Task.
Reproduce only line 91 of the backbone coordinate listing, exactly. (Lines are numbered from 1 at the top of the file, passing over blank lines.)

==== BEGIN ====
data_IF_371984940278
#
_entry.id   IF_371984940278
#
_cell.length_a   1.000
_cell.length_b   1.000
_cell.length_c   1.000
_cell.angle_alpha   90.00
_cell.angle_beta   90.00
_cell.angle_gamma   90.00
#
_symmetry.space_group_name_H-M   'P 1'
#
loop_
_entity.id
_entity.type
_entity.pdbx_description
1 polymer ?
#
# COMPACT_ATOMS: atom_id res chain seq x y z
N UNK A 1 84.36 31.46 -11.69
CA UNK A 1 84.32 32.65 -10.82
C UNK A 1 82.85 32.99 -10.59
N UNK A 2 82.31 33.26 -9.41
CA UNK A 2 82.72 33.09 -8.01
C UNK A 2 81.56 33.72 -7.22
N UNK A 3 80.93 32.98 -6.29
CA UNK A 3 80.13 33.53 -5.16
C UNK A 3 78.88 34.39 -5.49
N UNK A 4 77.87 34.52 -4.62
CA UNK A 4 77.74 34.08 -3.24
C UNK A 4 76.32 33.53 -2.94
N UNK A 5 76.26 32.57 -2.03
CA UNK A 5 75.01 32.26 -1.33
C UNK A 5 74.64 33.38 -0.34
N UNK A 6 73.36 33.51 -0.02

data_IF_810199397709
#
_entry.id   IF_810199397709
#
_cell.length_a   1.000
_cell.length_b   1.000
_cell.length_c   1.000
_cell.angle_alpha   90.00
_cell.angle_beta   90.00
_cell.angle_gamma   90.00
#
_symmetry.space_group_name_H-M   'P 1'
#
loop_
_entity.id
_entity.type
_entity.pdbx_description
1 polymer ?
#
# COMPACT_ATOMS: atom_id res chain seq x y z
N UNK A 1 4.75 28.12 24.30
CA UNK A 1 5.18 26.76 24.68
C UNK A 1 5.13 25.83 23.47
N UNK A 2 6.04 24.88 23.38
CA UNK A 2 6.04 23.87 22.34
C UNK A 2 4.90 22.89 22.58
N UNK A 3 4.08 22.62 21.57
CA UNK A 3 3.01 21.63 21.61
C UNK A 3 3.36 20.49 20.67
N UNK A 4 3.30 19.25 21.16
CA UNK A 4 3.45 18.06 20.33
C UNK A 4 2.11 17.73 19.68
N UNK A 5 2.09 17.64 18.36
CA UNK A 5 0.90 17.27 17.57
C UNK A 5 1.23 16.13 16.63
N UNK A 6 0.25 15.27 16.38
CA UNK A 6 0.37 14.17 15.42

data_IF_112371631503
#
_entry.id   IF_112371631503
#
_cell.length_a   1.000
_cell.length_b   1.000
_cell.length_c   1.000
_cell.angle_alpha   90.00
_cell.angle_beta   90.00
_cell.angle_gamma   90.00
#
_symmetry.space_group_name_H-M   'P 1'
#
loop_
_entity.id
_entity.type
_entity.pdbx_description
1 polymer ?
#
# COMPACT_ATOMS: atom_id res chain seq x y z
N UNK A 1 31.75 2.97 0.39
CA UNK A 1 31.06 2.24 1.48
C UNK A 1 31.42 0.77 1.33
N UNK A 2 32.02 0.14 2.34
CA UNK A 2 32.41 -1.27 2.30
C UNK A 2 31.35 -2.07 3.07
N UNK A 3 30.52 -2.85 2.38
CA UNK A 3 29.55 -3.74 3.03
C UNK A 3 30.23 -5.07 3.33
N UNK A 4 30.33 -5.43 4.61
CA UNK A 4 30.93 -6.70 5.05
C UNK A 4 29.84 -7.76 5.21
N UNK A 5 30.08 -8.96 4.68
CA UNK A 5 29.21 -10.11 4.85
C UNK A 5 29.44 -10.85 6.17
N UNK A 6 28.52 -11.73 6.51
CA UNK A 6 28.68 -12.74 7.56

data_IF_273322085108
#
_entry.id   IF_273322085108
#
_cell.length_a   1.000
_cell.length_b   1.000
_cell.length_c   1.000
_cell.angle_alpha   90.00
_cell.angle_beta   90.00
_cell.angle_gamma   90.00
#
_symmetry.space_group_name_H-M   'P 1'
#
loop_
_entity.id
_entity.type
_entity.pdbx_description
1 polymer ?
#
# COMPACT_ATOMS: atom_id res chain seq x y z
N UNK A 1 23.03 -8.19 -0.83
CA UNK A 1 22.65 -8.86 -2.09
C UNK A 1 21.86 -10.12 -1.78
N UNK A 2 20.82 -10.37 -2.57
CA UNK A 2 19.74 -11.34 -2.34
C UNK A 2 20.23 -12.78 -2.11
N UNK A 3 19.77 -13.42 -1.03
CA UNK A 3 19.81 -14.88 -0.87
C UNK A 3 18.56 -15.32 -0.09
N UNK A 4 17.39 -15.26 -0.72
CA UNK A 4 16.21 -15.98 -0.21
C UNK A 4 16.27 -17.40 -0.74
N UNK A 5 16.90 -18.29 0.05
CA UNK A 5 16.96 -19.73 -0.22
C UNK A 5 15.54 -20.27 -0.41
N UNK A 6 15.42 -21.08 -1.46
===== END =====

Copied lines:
1 polymer ?